As we know, tomato has lycopene, one of the most powerful natural antioxidants with many health benefits due to its capacity to fight free radicals and reduce the risk of developing a wide variety of (chronic) diseases, and even certain types of cancer. To compare, lycopene devours 10 times more free radicals than vitamin E!
The amount of lycopene differs per type of tomatoes. For example, cherry tomatoes are the highest in lycopene content; roma tomatoes have the highest lycopene concentration, while the vine tomatoes have the lowest in lycopene content (based on their dry weight).
Compared to other natural antioxidants, lycopene has a unique feature as it becomes more effective when heated. Cooking, baking and other thermal processing methods improve lycopene bioavailability by breaking down cell walls, making lycopene more available to our body. That is why the amount of lycopene present in processed tomato products is often much higher than in raw tomatoes.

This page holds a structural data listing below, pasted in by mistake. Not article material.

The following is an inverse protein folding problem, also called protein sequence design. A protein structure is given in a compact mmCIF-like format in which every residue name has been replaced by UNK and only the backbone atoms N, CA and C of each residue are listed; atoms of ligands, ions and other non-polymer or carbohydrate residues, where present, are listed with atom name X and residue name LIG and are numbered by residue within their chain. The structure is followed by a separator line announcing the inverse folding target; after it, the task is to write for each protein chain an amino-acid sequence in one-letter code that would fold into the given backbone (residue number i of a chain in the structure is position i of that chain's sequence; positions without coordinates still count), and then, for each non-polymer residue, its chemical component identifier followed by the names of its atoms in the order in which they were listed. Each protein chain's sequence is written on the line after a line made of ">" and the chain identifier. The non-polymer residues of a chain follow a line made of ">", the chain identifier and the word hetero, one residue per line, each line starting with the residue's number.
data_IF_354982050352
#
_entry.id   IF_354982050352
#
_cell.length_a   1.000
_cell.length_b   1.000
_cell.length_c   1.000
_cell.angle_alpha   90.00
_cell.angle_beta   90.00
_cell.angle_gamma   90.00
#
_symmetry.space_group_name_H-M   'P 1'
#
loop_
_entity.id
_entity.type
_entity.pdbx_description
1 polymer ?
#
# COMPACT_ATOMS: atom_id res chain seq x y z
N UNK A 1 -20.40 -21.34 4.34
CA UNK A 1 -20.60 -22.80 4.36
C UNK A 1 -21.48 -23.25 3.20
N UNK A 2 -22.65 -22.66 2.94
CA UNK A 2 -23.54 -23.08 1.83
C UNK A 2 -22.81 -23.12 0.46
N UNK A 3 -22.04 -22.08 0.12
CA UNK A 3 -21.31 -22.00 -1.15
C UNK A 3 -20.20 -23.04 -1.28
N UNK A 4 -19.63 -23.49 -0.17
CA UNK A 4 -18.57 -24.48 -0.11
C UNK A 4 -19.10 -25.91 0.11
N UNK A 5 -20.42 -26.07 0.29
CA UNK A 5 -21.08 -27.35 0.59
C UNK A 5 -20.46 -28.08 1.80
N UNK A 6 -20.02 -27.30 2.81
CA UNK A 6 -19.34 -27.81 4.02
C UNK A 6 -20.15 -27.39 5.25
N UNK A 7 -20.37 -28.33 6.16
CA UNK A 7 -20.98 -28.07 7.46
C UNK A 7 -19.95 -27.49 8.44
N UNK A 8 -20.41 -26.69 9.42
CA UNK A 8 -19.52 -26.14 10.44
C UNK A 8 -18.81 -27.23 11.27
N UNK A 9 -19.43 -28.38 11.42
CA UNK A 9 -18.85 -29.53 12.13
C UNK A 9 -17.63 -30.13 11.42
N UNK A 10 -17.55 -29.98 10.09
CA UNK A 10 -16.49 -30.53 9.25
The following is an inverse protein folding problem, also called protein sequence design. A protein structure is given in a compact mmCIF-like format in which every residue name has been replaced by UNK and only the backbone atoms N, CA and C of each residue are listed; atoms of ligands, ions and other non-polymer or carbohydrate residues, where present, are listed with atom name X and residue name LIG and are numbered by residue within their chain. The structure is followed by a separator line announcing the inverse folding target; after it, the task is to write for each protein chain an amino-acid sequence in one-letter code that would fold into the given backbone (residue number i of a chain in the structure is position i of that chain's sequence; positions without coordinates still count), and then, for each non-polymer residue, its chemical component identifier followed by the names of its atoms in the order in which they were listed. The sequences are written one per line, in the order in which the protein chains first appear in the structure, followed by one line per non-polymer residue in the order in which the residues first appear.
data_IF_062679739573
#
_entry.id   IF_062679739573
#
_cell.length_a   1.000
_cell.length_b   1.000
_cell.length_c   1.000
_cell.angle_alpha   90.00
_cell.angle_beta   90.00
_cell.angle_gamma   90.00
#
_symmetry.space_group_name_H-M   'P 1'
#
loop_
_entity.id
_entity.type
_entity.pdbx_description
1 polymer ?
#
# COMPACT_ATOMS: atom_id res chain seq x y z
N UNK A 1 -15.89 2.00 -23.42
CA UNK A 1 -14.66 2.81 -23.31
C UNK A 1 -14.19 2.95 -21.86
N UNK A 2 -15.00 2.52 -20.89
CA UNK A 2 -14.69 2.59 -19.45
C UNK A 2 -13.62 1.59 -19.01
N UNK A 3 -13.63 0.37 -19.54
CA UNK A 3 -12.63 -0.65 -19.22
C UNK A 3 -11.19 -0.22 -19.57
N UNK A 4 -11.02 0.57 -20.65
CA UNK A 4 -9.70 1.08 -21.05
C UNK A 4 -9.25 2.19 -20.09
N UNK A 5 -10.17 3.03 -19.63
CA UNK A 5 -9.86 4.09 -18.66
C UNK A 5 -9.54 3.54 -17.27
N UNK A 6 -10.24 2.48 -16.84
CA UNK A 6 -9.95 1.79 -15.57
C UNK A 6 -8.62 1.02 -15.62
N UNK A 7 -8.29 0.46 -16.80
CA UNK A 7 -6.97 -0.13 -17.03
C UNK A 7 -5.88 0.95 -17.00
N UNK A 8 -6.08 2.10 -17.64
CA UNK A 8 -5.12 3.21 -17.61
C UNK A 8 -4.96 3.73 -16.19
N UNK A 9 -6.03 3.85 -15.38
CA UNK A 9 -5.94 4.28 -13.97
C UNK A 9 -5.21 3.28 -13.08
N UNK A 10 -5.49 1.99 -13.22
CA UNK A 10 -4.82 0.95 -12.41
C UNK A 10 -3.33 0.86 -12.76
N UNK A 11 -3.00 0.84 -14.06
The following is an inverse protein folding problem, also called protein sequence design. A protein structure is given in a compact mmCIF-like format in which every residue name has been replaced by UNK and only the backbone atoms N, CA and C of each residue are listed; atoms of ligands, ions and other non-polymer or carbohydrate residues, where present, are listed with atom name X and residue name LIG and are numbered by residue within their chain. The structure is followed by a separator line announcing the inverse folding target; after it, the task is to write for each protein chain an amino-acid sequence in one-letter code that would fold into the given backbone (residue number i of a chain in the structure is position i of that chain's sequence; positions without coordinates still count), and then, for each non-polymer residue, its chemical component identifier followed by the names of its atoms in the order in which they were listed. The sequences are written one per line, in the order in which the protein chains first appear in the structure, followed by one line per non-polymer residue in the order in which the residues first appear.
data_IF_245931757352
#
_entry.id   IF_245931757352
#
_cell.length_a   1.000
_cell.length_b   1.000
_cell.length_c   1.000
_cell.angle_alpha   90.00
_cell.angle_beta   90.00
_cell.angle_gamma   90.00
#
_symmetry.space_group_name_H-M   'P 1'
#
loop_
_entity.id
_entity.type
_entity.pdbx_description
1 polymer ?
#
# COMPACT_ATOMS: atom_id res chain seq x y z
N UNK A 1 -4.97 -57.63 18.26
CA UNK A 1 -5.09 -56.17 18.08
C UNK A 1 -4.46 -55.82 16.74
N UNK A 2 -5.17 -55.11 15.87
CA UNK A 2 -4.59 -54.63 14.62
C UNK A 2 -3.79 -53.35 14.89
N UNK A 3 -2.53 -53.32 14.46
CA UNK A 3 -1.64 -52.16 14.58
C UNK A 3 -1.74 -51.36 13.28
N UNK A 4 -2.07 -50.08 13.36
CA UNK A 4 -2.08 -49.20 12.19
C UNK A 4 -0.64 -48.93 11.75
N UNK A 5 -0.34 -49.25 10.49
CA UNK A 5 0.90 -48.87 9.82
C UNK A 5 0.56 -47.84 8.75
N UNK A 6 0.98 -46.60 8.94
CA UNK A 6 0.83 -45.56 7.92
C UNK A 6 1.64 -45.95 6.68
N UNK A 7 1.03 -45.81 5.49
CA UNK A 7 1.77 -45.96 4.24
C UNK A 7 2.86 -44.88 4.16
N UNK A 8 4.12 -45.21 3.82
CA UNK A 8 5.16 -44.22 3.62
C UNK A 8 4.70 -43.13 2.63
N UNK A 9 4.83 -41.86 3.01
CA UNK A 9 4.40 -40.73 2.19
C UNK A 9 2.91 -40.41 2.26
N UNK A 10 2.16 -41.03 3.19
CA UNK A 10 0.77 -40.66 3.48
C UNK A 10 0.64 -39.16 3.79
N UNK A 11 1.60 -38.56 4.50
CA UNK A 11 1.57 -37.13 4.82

Among processed tomato products there is also a difference in lycopene content. For example, tomato paste ranked the highest in lycopene content and canned tomato juice the lowest. Just to compare: tomato paste has 10 times more the lycopene than tomatoes. Furthermore, tomato ketchup ranked the lowest in lycopene concentration (based on its dry weight). Here, different dilution ratios may contribute to significant variability in lycopene content.
To increase the absorption of lycopene, just add some olive oil to diced tomatoes during cooking and the maximum nutritional value of your tomatoes is achieved! To make this even stronger: only 25% of lycopene is absorbed without fat.